Area volunteers offer help, respond to mutual aid call


By Kay Braddock

  In a blaze that has left a gaping hole in the heart of downtown Miles City, finding a ray of optimism would be an understandably difficult task. But as volunteers recall the actions of individuals, businesses and the mutual aid effort offered by surrounding communities, many find themselves at a loss for words.

“The Red Cross has been wonderful … actually the whole town is wonderful,” Deputy State Fire Marshal Jerry Smith said. 
Standing in the middle of a neighboring pet store on Eighth Avenue across the street from the fire ravaged remnants of the Cellar Casino Monday evening, Smith estimated about 65 firefighters, including those from surrounding communities of Terry, Forsyth and Glendive, were on hand to help fight the blaze that destroyed historic buildings housing ten businesses. 
“Cooperation is excellent,” Smith said of the agencies working together. He noted having firefighters from other communities work through Monday night allowed many Miles City firemen a much-needed reprieve from the day’s exhaustive firefighting efforts.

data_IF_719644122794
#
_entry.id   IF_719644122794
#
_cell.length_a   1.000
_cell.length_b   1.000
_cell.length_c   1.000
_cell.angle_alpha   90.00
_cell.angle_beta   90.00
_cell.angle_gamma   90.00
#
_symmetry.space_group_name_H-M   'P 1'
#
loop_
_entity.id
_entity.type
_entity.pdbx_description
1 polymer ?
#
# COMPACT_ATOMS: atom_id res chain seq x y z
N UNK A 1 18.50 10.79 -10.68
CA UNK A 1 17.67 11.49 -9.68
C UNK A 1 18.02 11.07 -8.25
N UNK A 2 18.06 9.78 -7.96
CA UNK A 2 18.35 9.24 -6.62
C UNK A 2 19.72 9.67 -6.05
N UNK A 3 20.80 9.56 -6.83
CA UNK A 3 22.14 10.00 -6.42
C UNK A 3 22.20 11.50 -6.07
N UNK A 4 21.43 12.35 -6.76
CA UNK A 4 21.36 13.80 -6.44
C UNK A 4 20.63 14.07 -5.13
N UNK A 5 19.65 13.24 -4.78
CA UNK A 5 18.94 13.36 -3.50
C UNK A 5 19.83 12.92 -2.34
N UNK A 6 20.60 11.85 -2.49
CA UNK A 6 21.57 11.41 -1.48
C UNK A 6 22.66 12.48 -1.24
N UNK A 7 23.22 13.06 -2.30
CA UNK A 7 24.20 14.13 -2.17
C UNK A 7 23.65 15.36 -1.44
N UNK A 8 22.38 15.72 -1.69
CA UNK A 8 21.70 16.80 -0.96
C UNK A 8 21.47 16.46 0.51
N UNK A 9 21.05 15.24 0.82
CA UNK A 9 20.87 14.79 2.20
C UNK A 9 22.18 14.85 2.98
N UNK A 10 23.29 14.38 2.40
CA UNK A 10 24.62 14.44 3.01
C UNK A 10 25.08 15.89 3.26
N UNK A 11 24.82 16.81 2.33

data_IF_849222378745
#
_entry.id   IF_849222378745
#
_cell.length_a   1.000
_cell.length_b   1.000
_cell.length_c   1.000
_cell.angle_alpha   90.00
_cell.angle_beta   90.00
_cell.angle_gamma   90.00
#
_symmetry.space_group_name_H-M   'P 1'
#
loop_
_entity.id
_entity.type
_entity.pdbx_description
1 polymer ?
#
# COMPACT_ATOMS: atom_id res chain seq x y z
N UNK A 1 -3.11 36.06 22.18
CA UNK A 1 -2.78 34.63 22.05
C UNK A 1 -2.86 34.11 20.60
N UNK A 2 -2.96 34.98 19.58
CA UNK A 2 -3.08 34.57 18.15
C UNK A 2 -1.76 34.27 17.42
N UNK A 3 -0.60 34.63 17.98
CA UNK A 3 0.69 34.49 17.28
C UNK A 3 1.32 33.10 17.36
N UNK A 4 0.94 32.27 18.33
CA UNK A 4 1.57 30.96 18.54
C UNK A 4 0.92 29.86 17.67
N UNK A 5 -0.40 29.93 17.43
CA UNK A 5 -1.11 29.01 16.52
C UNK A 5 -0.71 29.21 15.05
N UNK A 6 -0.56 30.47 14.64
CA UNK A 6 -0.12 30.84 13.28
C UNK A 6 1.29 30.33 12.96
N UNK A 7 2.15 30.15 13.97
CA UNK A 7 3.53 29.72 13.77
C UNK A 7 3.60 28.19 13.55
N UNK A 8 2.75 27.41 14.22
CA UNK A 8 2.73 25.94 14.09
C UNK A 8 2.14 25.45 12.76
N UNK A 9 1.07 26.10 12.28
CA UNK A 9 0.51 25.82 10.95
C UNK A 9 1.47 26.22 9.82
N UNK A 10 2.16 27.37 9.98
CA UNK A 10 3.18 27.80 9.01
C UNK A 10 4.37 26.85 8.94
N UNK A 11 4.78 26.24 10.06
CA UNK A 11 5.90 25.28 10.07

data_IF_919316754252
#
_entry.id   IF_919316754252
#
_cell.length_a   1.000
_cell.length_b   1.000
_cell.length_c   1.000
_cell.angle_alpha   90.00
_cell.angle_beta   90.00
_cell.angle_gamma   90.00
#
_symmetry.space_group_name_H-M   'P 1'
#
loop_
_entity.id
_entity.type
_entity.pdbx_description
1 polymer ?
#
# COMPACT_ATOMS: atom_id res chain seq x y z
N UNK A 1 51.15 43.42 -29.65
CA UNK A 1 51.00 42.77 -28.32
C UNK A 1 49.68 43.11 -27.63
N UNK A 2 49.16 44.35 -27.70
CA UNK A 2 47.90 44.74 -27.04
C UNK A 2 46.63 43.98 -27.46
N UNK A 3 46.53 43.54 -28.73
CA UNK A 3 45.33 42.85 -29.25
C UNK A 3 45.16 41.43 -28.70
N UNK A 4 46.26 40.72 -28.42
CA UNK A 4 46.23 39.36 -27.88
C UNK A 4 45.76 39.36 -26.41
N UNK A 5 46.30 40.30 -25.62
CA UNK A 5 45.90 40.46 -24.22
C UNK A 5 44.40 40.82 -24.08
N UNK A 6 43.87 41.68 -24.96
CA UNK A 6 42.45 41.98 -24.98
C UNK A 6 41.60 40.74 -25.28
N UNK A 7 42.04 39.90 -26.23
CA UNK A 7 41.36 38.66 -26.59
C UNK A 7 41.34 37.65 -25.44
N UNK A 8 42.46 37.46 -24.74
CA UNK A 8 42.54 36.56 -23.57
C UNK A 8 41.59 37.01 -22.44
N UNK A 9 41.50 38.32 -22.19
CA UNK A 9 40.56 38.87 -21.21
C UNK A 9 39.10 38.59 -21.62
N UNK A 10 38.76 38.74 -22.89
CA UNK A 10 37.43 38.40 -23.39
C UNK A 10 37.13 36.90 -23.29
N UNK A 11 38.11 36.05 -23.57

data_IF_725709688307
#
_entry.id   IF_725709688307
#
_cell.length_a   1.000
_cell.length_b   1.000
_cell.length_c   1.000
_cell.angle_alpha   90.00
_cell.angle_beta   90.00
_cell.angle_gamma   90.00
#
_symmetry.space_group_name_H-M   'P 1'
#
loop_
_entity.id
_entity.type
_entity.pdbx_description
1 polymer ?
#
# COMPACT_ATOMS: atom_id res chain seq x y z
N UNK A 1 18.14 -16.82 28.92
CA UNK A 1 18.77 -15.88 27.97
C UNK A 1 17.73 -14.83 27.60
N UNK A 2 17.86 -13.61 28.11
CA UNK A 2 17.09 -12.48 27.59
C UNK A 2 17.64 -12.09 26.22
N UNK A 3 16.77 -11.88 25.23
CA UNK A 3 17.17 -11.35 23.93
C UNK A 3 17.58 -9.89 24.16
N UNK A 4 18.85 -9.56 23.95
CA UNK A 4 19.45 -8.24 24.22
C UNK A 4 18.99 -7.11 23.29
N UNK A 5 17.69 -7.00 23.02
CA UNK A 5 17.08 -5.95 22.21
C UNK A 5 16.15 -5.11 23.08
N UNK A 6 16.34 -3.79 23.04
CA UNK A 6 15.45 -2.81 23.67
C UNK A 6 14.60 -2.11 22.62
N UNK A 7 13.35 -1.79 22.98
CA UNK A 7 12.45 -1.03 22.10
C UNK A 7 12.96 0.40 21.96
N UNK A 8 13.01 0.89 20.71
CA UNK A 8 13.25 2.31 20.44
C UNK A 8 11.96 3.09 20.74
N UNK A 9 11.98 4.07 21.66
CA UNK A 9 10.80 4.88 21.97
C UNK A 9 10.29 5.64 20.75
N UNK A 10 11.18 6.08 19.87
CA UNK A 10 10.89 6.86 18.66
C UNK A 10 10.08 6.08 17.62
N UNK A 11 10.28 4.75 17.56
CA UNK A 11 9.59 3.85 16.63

Smith estimated about 12 to 14 firemen stayed through the Monday night shift - four of those were from Terry.
Owners of the Eighth Street Pet Shop offered their location to serve as a hub for firefighters, where various businesses and individuals dropped off food and drinks. The mud-streaked floor, abundance of chairs and beverage filled coolers, along with trays of food and needed supplies displayed the business’s temporary mission. 
Nancy Okerman, who endured a recent fire of her own on their family ranch, was among those handing out food and supplies to firefighters. Seeing people stopping by to offer vegetable trays and other food and drink items was inspiring, she said, noting she saw the same demonstration of kindness exhibited when portions of their ranch were under fire.
Six of Terry’s volunteer firemen responded to the mutual aid call received from the Miles City Fire Department early Monday morning, according to Terry Fire Chief Dwight Tague, who also responded. The others included: Tim Krebsbach, Jason Smith, Mike Johnson, Dan Kirkpatrick and John Pisk. 
Tessa Shumway, who leads the area’s Red Cross efforts, helped set up meals and supplies for firefighters and residents displaced by the fire. About a dozen people were living in apartments in buildings affected.  
“It was just amazing how that whole community came together,” Shumway said. “It was neat to see that.”
Tague recalled there have only been two other fires that either Terry or Miles City have needed to ask for mutual aid assistance in recent years. In 1989 Miles City called for mutual aid assistance with the fire that burned the Coast-to-Coast building and in 1995 Terry called for help with the fire that damaged the old Prairie County Courthouse. 
 
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